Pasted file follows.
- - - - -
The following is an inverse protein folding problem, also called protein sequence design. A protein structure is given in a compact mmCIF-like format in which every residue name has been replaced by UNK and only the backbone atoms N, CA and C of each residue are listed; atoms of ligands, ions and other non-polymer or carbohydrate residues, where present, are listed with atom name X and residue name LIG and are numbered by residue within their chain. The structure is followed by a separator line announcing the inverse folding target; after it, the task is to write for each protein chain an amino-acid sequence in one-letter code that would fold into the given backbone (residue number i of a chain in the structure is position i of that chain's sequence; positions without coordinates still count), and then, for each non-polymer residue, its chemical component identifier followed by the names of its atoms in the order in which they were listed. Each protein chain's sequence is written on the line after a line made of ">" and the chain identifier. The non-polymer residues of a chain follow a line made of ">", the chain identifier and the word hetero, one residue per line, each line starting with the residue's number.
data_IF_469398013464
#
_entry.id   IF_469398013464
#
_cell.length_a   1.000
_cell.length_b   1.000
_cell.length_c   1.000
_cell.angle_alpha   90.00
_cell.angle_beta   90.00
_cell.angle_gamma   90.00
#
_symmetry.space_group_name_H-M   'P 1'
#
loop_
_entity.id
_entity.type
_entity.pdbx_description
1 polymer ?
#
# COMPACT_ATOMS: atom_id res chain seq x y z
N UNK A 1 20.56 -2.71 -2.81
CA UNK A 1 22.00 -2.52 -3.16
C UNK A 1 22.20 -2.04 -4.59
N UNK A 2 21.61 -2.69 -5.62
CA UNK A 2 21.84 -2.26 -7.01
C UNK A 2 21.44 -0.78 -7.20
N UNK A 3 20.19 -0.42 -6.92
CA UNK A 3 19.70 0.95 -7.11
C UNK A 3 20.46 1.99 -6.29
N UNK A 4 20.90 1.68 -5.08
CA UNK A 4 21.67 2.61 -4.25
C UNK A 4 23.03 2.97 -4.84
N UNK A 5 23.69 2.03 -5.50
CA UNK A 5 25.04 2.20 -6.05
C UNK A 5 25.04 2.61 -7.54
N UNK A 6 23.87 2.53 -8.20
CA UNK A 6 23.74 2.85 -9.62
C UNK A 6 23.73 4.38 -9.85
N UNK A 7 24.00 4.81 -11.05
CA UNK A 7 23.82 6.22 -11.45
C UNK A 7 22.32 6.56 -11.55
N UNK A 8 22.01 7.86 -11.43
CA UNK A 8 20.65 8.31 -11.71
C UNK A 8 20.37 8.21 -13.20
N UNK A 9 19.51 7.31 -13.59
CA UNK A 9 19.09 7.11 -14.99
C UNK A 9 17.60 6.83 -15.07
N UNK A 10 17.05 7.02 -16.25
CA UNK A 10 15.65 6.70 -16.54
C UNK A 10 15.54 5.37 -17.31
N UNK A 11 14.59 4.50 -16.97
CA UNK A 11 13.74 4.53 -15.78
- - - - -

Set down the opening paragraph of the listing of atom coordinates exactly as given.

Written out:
The following is an inverse protein folding problem, also called protein sequence design. A protein structure is given in a compact mmCIF-like format in which every residue name has been replaced by UNK and only the backbone atoms N, CA and C of each residue are listed; atoms of ligands, ions and other non-polymer or carbohydrate residues, where present, are listed with atom name X and residue name LIG and are numbered by residue within their chain. The structure is followed by a separator line announcing the inverse folding target; after it, the task is to write for each protein chain an amino-acid sequence in one-letter code that would fold into the given backbone (residue number i of a chain in the structure is position i of that chain's sequence; positions without coordinates still count), and then, for each non-polymer residue, its chemical component identifier followed by the names of its atoms in the order in which they were listed. Each protein chain's sequence is written on the line after a line made of ">" and the chain identifier. The non-polymer residues of a chain follow a line made of ">", the chain identifier and the word hetero, one residue per line, each line starting with the residue's number.